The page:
[musl] Re: ppc64le and 32-bit LE userland compatibility

Phil Blundell pb@pbcl.net
Thu Jun 4 21:55:11 GMT 2020

On Thu, Jun 04, 2020 at 10:39:30PM +0200, Daniel Kolesa wrote:
> Is there *any* way I can take that would make upstreams of all parts 
> of the toolchain happy? I explicitly don't want to go back to ELFv1. 
> While at it, I'd like to transition to ld64 long double format, to 
> match musl and improve software compatibility, which I feel will raise 
> more objections from IBM side.

Although I don't pretend to understand all the nuances of your port, and 
in particular I have no idea what the thing about "ld64 long double 
format" means, this doesn't sound like a particularly unusual situation.  
If I understand correctly, you are in the position of essentially 
wanting to implement the calling-standard part of the ABI on hardware 
that isn't capable of implementing the full ABI as documented.

If that's the case then, depending on exactly what instructions are
missing, I think your choices are:

1a. Define your own subset of ELFv2 which is interworkable with the full 
ABI at the function call interface but doesn't make all the same 
guarantees about binary compatibility.  That would mean that a binary 
built with your toolchain and conforming to the subset ABI would run on 
any system that implements the full ELFv2 ABI, but the opposite is not 
necessarily true.  There should be no impediment to getting support for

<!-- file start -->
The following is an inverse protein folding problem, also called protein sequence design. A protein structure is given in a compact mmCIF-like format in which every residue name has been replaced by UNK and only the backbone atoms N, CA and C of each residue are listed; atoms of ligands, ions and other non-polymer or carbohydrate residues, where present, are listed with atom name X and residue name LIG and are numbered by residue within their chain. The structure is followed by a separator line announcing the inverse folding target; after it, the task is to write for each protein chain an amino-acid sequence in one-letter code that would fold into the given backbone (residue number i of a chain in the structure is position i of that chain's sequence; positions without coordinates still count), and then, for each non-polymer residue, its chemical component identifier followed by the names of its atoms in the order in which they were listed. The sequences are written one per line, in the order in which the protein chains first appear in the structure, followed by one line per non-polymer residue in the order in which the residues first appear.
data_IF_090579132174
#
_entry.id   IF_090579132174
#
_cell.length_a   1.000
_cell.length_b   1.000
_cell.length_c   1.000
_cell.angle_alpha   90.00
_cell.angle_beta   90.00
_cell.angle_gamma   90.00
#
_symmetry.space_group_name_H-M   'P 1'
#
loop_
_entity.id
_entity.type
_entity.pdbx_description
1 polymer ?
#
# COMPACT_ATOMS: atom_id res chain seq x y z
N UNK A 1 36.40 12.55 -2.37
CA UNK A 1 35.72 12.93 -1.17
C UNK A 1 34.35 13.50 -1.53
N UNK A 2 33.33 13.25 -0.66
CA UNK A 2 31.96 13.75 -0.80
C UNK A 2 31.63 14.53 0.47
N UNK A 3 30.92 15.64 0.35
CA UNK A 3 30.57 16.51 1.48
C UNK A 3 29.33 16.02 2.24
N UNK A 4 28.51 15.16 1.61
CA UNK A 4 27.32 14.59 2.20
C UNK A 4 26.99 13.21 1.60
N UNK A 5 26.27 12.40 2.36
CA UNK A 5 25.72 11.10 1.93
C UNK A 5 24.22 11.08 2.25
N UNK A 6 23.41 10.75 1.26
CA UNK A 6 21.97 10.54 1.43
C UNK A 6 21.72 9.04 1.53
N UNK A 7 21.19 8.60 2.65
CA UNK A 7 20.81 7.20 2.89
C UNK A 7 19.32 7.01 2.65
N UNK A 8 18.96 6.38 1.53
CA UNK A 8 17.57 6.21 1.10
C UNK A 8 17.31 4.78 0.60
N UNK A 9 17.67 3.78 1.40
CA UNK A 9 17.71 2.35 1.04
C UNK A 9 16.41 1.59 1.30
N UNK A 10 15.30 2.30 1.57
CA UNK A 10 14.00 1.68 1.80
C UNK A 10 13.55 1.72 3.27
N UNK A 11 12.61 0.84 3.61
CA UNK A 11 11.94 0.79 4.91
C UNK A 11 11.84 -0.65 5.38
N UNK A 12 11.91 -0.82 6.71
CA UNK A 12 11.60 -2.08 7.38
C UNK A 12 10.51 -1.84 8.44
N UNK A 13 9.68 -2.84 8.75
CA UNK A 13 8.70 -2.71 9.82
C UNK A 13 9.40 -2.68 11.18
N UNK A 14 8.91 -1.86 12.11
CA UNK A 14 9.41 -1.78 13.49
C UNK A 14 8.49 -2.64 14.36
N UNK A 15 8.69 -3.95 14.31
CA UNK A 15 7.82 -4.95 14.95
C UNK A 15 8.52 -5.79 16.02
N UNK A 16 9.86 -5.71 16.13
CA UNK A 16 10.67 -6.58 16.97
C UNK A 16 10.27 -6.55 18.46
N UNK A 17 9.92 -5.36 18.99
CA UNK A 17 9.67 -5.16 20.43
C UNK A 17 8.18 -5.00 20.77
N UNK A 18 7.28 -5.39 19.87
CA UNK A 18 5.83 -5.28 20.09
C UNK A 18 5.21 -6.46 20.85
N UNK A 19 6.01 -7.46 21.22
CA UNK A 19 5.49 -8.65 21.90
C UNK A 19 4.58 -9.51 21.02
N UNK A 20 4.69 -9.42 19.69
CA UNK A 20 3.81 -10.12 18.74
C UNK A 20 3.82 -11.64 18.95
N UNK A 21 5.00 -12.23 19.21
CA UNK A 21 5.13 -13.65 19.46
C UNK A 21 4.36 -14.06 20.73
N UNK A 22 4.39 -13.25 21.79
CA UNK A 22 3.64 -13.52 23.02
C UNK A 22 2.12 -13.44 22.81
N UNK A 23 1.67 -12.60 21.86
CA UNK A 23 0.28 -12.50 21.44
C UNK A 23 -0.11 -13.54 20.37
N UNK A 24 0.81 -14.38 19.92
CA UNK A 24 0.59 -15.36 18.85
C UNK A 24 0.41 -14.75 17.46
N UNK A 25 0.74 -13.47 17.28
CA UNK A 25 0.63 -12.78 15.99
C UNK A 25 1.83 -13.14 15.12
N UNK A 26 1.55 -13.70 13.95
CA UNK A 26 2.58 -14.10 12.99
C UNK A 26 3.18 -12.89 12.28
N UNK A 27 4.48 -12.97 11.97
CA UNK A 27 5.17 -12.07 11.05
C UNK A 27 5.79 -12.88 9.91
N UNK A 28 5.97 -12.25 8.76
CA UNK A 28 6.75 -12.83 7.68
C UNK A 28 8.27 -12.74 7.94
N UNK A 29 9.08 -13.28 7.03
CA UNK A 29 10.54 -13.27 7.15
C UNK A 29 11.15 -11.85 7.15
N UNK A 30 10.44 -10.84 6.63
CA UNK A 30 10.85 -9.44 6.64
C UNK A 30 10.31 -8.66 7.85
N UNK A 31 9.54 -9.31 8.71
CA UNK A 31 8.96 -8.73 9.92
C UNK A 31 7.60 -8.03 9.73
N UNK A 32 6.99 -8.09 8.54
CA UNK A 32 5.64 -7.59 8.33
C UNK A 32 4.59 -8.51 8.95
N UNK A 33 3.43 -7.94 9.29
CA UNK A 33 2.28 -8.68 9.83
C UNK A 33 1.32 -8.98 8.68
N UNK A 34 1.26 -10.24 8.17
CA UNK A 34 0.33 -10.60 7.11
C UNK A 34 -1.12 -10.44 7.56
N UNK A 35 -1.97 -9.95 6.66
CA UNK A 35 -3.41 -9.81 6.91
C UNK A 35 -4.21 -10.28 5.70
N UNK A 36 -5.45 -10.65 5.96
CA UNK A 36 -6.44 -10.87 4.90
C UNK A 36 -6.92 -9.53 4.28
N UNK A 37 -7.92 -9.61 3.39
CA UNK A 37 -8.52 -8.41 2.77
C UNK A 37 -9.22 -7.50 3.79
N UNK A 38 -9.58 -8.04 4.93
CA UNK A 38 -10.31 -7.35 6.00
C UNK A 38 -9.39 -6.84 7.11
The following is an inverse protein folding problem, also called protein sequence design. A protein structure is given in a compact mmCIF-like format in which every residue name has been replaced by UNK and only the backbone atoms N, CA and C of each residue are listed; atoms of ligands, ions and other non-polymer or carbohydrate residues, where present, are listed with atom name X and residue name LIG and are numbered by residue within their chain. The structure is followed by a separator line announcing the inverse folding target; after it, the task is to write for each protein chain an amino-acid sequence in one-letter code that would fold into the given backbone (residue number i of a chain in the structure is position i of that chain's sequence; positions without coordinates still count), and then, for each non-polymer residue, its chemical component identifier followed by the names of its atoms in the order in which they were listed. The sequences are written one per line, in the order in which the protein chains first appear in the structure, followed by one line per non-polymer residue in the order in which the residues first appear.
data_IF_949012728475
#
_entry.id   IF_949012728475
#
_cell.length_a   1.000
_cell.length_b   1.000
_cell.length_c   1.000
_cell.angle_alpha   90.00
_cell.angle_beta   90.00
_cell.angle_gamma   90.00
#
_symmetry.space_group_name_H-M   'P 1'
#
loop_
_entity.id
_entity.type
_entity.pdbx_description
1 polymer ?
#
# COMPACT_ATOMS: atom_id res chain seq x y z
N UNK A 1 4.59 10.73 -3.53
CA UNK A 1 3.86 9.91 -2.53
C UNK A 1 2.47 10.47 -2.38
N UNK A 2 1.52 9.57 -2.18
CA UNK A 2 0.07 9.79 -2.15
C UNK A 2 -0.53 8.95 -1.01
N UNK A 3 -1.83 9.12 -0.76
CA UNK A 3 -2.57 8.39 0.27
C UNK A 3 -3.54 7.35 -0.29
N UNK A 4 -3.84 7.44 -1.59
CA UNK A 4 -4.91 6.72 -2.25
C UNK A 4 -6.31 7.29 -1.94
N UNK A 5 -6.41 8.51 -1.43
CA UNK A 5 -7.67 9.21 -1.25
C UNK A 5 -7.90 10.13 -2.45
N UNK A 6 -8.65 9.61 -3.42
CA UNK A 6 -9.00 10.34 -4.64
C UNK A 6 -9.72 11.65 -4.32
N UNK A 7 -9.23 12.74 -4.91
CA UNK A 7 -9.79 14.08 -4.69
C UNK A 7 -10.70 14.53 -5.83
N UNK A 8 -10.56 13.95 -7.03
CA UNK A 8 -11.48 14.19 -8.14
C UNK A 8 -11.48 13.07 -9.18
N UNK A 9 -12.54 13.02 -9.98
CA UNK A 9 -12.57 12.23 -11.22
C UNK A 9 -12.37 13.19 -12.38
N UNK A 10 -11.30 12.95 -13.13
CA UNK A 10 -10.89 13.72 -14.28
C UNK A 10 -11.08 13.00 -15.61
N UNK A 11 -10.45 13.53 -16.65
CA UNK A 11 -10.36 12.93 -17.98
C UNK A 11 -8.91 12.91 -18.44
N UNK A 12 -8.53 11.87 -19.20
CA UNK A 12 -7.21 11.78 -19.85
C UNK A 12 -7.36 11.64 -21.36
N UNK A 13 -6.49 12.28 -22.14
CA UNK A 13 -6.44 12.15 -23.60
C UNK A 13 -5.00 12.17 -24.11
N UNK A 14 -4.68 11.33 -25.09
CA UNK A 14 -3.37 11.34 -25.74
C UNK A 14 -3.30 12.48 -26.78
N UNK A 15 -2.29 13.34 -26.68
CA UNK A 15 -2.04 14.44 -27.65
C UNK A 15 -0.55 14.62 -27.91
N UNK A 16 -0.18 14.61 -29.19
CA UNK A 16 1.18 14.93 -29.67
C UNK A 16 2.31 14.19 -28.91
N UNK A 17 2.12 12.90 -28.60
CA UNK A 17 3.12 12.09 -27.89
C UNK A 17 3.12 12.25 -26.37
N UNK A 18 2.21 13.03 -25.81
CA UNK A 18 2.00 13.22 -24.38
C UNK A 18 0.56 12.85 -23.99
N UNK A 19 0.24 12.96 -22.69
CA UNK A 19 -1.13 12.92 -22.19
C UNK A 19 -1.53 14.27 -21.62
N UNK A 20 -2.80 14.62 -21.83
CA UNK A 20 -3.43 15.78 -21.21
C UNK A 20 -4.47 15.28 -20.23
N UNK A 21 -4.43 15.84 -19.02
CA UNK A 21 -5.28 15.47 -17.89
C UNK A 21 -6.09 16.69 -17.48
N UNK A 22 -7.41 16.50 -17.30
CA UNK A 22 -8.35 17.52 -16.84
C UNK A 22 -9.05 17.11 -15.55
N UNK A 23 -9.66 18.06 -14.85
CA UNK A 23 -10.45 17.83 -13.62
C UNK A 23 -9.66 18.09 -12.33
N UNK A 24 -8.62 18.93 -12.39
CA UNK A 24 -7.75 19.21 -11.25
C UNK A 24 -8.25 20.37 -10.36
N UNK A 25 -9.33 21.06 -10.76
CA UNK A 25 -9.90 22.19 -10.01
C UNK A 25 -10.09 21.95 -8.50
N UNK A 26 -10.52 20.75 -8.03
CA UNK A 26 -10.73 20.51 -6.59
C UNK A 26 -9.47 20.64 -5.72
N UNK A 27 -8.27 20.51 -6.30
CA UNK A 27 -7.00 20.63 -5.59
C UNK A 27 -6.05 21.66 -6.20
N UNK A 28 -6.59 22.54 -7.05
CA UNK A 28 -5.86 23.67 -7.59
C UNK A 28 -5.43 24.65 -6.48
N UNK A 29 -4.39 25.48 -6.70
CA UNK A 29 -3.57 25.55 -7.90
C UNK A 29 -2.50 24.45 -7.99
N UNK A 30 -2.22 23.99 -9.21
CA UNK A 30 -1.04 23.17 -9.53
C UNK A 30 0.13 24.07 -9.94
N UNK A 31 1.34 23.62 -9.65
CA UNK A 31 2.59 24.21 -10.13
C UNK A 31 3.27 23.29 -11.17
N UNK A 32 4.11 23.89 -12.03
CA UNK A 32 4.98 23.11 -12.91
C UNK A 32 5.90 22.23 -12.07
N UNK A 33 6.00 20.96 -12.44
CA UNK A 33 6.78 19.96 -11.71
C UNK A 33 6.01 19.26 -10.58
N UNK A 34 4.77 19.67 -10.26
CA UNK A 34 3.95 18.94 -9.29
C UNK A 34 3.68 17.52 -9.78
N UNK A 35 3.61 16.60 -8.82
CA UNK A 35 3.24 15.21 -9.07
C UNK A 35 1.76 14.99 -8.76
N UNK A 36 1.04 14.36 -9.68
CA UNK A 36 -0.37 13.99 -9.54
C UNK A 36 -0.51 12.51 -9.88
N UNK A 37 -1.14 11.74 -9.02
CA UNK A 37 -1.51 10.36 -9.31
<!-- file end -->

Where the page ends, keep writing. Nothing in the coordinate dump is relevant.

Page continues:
such an ABI upstream in any part of the GNU toolchain where it's 
required if you can demonstrate that there's a non-trivial userbase for 
it.  The hardest part may be thinking of a name.

1b. Or, if the missing instructions are severe enough that it simply 
isn't possible to have an interworkable implementation, you just need to 
define your own ABI that fits your needs.  You can still borrow as much 
as necessary from ELFv2 but you definitely need to call it something 
else at that point.  All the other comments from 1a above still apply.

2. Implement kernel emulation for the missing instructions.  If they
are seldom used in practice then this might be adequate.  Of course,
binaries that use them intensively will be slow; you'd have to judge
whether this is better or worse than having them not run at all.  If
you do this then you can implement the full ELFv2 ABI; your own
toolchain might still choose not to use the instructions that it knows
are going to be emulated, but at least other binaries will still run
and you can call yourself compatible.

3. Persuade whoever controls the ELFv2 ABI to relax their requirements.
But I assume they didn't make the original decision capriciously so
this might be hard/impossible.  ABI definitions from hardware vendors
are always slightly political and we just have to accept this.

FWIW, we faced a similar situation about 20 years ago when the then-new 
ARM EABI was defined.  This essentially required implementations to 
support the ARMv5T instruction set; the committee that defined the ABI 
took the view that requiring implementations to cater for older 
architectures would be too onerous.  It was entirely possible to 
implement 99% of the EABI on older processors; such implementations 
weren't strictly conforming but they were interworkable enough to be 
useful in practice, and the "almost-EABI" was still significantly
better than what had gone before.


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